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In a standard linear model, $Y = \beta_0 + \beta_1 X_1 + \beta_2 X_2$, a unit increase in $X_1$ leads to a $\beta_1$ increase in $Y$ (likewise for $X_2$).

In a log-level model, $\ln(Y) = \beta_0 + \beta_1 X_1 + \beta_2 X_2$, a unit increase in $X_1$ leads to an $\exp(\beta_1) \times 100\%$ increase in $Y$ (likewise for $X_2$).

Question: Is it possible to have a model where a unit increase in $X_1$ leads to a $\beta_1$ increase in $Y$, but a unit increase in $X_2$ leads to a $\exp(\beta_2) \times 100\%$ increase in $Y$?

For example, house price may increase linearly with living area, but being on a high traffic road would probably reduce house prices by a percentage rather than a flat value.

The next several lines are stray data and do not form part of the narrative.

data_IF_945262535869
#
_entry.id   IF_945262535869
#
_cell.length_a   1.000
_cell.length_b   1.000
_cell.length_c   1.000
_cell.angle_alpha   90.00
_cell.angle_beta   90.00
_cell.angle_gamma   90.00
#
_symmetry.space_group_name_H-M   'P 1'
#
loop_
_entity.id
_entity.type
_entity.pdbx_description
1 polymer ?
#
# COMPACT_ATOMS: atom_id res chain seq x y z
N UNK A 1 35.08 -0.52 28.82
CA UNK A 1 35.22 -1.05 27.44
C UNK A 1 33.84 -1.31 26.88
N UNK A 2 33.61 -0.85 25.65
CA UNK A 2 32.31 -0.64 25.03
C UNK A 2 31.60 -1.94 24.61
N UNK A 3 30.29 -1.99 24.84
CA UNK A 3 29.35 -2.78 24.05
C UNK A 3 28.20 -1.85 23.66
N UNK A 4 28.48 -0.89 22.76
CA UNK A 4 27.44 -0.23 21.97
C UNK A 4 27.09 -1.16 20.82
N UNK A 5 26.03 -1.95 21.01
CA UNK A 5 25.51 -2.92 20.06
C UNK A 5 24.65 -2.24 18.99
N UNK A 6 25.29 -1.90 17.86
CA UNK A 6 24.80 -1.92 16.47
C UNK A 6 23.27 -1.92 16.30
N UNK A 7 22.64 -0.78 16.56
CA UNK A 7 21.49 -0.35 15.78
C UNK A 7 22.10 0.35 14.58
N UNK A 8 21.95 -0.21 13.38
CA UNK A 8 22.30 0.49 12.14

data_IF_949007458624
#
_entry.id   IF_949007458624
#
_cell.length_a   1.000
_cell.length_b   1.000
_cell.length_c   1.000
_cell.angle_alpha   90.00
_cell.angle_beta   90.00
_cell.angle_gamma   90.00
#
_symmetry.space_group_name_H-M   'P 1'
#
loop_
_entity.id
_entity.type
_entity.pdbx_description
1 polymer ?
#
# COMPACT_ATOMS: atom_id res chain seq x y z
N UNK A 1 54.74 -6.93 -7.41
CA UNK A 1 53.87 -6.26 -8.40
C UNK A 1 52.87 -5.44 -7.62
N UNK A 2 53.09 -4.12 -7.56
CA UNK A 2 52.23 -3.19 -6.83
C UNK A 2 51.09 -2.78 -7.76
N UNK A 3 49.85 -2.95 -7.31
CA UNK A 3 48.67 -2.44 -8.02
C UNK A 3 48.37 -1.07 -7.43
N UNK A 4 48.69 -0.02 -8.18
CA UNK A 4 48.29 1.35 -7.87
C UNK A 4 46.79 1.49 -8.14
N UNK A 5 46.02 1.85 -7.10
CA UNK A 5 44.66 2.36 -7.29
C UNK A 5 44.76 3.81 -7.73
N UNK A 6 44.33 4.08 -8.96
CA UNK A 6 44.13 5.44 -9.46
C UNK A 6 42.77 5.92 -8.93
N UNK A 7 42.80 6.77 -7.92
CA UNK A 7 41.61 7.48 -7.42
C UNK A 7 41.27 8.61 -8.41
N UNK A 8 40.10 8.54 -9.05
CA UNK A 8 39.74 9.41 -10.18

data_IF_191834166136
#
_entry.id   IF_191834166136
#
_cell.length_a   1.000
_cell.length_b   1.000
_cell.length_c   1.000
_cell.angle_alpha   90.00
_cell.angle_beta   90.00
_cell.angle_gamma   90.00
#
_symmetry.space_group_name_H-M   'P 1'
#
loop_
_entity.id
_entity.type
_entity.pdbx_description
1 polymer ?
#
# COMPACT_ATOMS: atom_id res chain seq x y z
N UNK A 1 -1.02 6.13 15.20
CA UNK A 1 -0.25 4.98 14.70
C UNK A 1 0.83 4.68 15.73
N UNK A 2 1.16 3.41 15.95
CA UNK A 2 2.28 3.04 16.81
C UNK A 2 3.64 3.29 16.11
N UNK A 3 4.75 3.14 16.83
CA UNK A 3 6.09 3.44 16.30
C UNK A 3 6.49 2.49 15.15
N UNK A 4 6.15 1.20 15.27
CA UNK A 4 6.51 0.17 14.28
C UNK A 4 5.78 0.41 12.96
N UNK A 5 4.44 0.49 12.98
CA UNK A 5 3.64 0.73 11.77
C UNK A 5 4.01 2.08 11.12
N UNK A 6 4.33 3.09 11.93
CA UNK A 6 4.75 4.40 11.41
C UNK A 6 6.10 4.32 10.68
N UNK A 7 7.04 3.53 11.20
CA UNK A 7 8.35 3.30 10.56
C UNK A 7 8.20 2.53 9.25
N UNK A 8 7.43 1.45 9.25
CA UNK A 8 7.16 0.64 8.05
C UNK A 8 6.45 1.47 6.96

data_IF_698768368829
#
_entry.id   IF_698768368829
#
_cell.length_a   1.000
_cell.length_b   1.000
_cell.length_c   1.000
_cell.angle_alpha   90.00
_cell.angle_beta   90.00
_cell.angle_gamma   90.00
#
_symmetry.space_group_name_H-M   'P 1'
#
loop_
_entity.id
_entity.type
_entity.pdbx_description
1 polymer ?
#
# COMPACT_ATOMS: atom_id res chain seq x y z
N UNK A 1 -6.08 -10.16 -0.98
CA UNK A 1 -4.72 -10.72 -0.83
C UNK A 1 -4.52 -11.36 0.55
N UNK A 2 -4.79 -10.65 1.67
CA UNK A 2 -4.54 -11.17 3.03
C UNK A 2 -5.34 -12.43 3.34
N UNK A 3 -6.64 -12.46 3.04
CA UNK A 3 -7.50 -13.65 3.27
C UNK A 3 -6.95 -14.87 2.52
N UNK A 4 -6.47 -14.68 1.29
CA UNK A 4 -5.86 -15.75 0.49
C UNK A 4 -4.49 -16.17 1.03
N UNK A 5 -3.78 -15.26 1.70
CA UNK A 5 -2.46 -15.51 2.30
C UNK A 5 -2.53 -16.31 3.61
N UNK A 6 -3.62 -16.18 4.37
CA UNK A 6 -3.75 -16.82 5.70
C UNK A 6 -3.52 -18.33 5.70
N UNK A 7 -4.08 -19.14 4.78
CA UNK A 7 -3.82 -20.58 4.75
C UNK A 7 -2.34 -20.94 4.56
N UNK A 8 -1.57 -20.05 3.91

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  • $\begingroup$ I am not sure why you say that in the $\ln(Y) = \beta_0 + \beta_1 X_1 + \beta_2 X_2$ model, a unit increase in $X_1$ leads to a $\beta_1\times 100\%$ increase in $Y$? I think, a unit increase in $X_1$ leads to $\exp(\beta_1) \times 100\%$ in $Y$, since $Y=\exp(\beta_0+\beta_1 X_1 + \beta_2 X_2)$. $\endgroup$
    – Hossein
    Mar 23, 2017 at 20:48
  • $\begingroup$ I've updated my question. $\endgroup$
    – user123965
    Mar 24, 2017 at 11:26

1 Answer 1

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Your question is this: Is it possible to have a function $Y=f(X_1,X_2)$ such that $f(X_1+1,X_2)=f(X_1,X_2)+\alpha$, and $f(X_1,X_2+1)=\beta\times f(X_1,X_2)$.

I am not sure whether you can find a simple function that satisfies both of the above constraints. But, a way to approach this is to define a function which is linear in $X_1$ but non-linear in $X_2$. For example, $Y=\beta_0+\beta_1 X_1 +\exp(\beta_2X_2)$.

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